Medicine use in livestock: Health planning

Find out more about health planning and how it helps achieve responsible medicine use on farm.

Back to: Responsible use of medicines in livestock

What is health planning?

Health planning is working with your vet to make informed decisions on the best use of medicines on the farm.

Using the health plan to manage the timing, product choices and application protocols of animal treatments will simplify and improve the effectiveness of disease control.

The health plan should include monitoring activities, such as worm egg counts or screening for liver fluke. Disease due to parasites is often weather-dependent, so every year is likely to be different, and treatment protocols will vary accordingly.

Herd or flock performance should be reviewed regularly with the vet, alongside medicine records, and at least annually.

Should antibiotics be included in the health plan?

Use of antibiotics must not become habitual, as this can increase the risk of resistance developing. This could limit treatment options in future disease outbreaks and have a negative effect on the health and welfare of your livestock.

Where antibiotics are being used repeatedly or for longer periods of time, usage should be reviewed and refined every quarter. All changes should be documented in the veterinary health plan.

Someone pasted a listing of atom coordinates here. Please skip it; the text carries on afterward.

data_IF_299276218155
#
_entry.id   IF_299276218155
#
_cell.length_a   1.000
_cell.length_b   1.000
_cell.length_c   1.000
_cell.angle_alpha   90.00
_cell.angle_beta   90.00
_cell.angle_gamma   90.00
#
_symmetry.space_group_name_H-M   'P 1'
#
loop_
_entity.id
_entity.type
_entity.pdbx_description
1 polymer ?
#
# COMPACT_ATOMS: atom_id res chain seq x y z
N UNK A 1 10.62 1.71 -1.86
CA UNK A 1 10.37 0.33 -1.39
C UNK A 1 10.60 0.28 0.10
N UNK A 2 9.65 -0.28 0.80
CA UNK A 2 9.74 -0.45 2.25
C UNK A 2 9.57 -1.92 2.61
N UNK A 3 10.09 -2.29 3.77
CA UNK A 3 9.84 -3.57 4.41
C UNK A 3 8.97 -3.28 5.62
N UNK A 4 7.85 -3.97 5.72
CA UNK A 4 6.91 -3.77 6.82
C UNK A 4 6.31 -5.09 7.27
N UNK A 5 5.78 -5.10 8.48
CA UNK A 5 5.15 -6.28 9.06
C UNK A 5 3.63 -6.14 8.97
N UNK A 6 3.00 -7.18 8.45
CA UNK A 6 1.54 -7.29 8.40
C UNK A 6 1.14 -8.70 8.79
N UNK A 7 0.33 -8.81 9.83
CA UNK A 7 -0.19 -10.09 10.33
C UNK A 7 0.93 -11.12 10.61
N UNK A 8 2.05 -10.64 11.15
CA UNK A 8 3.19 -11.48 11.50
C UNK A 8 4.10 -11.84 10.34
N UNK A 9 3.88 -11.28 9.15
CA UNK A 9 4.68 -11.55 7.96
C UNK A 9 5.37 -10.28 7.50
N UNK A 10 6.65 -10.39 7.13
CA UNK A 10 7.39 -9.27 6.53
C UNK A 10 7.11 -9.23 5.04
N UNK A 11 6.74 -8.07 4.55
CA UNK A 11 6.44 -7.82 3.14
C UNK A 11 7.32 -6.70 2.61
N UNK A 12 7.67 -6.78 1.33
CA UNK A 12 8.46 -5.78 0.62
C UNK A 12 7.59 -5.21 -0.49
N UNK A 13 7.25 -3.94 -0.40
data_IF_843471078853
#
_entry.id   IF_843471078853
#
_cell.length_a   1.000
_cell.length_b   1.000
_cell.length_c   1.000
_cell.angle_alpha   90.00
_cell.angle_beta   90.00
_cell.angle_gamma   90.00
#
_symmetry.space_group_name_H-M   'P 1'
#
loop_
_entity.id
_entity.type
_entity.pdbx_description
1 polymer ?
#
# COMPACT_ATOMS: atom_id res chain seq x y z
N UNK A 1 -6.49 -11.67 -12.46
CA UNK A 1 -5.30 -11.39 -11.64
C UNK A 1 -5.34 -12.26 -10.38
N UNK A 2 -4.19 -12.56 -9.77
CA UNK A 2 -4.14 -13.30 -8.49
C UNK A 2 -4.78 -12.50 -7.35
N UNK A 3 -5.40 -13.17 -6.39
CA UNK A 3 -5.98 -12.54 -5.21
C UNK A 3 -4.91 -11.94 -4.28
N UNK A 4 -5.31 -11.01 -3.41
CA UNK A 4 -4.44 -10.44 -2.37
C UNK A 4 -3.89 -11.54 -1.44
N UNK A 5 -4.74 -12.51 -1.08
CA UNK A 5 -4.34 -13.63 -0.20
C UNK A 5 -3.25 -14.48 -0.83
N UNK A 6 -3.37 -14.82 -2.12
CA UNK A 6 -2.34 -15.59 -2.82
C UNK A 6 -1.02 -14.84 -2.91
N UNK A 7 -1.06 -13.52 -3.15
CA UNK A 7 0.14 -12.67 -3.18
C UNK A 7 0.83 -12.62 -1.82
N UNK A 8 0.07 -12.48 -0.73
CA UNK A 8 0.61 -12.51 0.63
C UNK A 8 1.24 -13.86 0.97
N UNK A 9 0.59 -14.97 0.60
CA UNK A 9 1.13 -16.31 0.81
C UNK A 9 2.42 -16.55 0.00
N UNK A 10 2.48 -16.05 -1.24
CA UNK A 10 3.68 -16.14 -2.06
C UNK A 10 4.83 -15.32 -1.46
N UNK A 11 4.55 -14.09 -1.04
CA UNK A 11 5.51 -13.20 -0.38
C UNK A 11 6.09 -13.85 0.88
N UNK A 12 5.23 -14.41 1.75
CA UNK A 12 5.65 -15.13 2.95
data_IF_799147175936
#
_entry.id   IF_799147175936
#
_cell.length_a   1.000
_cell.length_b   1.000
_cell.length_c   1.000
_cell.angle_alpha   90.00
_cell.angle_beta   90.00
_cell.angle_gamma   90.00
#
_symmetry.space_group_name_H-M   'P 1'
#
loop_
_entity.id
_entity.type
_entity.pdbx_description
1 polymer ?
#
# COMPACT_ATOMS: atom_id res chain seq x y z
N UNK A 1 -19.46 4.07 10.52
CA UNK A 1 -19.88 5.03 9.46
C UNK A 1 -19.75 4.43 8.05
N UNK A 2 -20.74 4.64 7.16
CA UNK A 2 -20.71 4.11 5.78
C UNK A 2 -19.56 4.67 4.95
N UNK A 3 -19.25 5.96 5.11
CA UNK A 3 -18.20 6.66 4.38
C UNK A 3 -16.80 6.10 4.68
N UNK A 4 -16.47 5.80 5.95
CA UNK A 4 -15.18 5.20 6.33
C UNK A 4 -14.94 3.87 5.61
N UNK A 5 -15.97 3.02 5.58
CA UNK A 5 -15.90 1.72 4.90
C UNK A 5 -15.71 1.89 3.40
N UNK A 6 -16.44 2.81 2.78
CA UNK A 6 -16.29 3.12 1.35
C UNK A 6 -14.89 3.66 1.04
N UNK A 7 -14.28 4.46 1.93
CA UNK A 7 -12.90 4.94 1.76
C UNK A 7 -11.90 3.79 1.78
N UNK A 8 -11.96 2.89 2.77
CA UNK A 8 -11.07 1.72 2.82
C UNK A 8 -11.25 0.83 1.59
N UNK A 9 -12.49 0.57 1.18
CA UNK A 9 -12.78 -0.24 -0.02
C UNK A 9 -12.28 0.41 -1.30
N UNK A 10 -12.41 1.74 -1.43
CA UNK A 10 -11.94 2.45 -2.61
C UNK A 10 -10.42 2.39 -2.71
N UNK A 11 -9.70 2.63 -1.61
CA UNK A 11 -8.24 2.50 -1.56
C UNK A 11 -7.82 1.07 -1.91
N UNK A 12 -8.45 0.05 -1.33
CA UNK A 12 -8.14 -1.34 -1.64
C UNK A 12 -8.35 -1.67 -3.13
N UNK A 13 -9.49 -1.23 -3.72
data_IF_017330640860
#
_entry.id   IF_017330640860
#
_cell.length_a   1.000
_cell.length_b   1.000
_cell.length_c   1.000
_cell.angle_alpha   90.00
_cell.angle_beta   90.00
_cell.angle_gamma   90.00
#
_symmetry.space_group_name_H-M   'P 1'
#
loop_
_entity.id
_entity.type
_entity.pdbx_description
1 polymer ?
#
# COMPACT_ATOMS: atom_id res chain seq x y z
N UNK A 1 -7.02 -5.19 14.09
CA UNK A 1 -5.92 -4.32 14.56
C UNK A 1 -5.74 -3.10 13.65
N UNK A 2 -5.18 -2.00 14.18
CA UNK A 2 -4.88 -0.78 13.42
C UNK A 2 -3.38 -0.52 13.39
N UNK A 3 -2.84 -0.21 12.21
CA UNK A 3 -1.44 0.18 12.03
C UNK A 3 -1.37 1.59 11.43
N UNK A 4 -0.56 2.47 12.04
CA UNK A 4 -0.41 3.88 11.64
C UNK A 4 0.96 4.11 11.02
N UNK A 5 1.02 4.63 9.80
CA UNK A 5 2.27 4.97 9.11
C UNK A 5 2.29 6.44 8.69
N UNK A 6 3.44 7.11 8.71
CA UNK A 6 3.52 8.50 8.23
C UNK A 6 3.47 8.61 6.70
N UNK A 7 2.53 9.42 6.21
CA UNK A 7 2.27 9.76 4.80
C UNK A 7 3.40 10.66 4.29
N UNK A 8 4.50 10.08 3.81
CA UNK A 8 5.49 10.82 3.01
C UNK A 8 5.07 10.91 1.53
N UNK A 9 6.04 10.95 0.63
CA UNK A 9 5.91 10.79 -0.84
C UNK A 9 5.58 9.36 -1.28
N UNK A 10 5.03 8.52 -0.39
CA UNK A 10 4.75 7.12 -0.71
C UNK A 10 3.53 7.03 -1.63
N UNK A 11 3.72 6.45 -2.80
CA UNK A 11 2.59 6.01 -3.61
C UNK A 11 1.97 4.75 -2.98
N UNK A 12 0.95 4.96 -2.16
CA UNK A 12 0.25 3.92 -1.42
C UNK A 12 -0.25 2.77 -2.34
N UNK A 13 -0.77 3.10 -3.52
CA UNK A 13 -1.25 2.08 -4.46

The following can be useful when reviewing with your vet whether to continue or discontinue antibiotic treatments:

  • Careful observation of your animals, including any changes in feeding habits, water consumption, behaviour or other signs of disease. This should be supported by clinical examination and observation by veterinary surgeon
  • Records of productivity, such as mortality rates and growth rates
  • Medicine book and antibiotic usage records
  • Abattoir monitoring results
  • Results of diagnostic investigations
  • Where applicable, laboratory testing for antibiotic susceptibility, as advised by your veterinary surgeon


There are many ways in which diseases can be introduced onto a farm, but buying in animals is one of the biggest risks.

The farm’s health plan should have a protocol for purchased stock so that risks are minimised.

This may involve only buying from herds or flocks of known health status or testing animals before purchase. Once animals arrive on the farm, they should be isolated and quarantine treated as directed by the vet.

Useful links

Using medicines responsibly

Beef diseases directory

Sheep diseases directory

If you would like to order a hard copy of the following resources, please contact or call 0247 799 0069:

  • Using medicines responsibly 
  • Beef diseases directory
  • Sheep diseases directory

Buyers checklist for breeding cattle

Buyers checklist for calves and store cattle

Learn more on biosecurity